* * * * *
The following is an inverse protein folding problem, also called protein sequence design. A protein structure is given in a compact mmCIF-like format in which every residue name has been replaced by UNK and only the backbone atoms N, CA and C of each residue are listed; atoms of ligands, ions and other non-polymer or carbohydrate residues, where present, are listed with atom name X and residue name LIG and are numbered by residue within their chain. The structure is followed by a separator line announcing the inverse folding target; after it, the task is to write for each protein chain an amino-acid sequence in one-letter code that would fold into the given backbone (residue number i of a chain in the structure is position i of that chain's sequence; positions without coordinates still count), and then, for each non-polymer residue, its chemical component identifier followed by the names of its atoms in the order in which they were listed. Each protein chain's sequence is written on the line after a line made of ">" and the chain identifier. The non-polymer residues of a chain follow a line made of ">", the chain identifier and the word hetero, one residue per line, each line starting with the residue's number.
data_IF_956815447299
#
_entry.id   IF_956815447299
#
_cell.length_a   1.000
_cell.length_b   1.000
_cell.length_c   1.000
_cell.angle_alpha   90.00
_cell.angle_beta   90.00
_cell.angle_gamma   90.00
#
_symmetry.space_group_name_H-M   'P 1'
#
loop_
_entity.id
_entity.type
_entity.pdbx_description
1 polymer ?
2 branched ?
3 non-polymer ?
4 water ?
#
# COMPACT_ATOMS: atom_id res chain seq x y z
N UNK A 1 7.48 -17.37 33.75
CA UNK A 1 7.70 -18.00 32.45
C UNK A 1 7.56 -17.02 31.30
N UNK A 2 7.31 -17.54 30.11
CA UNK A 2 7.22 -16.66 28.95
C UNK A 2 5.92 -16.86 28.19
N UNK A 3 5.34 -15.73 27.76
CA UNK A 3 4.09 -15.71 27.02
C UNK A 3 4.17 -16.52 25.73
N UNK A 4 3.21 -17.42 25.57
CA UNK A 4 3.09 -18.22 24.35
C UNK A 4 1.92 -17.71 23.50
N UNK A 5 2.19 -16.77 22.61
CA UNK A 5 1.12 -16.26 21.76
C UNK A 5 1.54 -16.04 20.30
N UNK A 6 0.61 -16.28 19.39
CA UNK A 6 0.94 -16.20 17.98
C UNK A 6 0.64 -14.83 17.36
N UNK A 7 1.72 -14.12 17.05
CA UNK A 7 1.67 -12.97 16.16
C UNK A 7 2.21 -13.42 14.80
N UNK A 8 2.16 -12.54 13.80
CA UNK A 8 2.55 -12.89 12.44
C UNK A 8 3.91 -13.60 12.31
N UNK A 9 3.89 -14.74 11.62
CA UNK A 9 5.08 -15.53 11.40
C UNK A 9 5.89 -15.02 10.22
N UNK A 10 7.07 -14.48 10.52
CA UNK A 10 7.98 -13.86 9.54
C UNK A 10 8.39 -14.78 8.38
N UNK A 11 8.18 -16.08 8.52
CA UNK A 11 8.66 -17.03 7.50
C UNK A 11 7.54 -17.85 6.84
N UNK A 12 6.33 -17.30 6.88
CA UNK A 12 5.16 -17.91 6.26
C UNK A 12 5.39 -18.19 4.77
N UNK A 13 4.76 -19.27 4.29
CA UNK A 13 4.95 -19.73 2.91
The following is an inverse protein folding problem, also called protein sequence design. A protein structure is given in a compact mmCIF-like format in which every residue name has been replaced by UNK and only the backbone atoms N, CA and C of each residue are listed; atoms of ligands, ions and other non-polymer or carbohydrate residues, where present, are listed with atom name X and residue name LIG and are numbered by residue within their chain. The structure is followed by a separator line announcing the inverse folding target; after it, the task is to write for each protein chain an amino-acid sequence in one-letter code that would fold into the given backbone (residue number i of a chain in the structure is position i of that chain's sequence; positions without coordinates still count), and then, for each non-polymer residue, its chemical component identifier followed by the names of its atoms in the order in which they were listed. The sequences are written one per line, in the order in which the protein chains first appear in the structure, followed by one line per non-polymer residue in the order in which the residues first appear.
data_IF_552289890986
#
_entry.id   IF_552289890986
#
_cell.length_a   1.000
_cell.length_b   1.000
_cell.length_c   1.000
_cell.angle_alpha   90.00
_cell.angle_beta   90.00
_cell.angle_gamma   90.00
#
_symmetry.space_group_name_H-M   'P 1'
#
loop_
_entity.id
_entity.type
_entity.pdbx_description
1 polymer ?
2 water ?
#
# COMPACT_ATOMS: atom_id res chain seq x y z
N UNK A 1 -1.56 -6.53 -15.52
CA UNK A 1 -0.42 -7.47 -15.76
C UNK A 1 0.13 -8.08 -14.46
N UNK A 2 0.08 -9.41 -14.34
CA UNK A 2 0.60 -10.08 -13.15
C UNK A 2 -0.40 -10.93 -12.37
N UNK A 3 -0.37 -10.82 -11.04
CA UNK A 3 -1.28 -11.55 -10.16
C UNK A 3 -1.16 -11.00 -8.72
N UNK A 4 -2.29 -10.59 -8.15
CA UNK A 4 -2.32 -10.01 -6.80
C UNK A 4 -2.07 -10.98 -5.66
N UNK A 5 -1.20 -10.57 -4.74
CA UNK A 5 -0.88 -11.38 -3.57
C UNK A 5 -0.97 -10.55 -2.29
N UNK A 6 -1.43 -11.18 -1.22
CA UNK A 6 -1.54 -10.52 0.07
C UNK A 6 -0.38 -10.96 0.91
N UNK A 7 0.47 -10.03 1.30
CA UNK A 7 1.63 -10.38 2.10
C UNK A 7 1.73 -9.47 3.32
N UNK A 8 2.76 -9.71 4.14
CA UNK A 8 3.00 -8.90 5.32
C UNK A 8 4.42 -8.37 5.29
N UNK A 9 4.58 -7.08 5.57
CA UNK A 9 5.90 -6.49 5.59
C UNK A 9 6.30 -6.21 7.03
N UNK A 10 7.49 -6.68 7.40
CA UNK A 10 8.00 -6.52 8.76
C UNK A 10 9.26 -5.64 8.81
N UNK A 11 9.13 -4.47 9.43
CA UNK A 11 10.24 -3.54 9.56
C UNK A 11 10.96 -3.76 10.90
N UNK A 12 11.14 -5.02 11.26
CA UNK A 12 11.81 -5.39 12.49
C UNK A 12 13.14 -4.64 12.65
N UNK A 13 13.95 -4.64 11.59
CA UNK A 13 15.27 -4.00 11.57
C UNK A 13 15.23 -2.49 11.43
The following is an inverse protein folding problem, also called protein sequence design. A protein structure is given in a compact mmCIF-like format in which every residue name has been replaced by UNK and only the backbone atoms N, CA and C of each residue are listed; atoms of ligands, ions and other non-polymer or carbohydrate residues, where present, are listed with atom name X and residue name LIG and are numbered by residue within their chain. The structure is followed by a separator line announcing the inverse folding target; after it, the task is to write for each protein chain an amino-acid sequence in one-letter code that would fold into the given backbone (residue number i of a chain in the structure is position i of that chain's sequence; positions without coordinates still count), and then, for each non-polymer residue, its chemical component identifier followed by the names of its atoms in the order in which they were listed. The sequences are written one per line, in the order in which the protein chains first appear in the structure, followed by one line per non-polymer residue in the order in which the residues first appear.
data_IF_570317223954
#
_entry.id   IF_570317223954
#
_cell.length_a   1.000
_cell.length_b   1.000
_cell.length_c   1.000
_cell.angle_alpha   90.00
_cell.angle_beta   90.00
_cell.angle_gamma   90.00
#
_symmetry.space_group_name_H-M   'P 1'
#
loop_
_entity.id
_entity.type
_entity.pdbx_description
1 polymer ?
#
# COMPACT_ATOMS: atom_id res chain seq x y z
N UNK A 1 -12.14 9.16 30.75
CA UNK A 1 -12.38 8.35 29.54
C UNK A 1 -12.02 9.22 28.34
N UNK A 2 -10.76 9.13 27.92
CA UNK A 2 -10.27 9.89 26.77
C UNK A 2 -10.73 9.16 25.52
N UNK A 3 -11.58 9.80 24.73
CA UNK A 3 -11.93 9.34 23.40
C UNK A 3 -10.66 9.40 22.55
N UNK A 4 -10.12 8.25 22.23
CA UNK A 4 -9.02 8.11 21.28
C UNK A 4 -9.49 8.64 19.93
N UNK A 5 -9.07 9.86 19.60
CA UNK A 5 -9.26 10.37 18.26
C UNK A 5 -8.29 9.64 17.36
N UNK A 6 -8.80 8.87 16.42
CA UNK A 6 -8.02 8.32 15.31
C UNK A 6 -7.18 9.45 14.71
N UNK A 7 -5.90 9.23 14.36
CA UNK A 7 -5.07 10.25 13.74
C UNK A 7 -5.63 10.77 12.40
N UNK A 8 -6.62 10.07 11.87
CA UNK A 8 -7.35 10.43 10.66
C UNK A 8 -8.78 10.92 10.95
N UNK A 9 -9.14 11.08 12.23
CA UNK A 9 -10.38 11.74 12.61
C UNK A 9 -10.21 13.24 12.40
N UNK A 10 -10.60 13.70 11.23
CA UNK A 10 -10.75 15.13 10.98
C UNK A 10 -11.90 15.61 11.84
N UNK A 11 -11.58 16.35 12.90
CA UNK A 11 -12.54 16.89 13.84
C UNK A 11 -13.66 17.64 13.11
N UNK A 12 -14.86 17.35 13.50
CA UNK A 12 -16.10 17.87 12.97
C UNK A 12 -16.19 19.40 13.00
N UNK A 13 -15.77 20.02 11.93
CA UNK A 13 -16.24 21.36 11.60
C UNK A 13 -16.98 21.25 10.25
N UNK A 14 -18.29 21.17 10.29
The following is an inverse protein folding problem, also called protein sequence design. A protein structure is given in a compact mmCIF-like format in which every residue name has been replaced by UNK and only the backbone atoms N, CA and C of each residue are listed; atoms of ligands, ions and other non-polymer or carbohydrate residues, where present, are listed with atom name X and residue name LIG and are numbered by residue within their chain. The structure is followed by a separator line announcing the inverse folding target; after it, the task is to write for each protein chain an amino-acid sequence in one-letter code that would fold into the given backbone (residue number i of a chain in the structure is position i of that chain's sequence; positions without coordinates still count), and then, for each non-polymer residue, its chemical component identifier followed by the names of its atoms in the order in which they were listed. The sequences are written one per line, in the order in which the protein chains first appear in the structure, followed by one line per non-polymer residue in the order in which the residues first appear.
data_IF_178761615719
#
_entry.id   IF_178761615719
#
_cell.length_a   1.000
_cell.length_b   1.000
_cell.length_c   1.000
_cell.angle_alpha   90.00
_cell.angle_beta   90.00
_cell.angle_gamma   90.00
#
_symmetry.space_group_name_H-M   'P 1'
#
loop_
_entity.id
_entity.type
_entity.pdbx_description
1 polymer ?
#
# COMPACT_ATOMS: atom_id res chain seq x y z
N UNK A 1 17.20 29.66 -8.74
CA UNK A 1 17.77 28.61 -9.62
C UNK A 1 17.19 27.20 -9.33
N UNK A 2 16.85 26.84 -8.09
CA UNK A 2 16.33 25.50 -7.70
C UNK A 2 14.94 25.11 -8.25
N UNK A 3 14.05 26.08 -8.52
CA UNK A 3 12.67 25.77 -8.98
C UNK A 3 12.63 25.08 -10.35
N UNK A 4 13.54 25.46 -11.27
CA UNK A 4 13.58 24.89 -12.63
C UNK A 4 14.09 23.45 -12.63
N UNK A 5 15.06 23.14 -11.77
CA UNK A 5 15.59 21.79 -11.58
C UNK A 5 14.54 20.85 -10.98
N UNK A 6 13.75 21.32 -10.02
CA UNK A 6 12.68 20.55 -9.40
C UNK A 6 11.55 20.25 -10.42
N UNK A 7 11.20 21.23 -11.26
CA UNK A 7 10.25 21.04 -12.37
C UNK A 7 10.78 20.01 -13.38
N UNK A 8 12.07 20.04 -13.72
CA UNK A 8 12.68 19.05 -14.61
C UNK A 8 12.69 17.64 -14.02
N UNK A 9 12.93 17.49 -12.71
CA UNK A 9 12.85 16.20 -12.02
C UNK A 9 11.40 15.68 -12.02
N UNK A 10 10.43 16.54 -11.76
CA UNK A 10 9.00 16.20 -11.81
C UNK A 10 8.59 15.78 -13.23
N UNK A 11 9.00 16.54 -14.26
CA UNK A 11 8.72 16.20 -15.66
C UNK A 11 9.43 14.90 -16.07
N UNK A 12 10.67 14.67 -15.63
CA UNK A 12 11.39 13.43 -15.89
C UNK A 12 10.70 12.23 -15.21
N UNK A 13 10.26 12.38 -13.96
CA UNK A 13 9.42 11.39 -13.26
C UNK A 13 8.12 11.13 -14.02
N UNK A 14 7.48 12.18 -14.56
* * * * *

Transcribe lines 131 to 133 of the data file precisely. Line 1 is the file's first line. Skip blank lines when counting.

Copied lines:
_cell.length_c   1.000
_cell.angle_alpha   90.00
_cell.angle_beta   90.00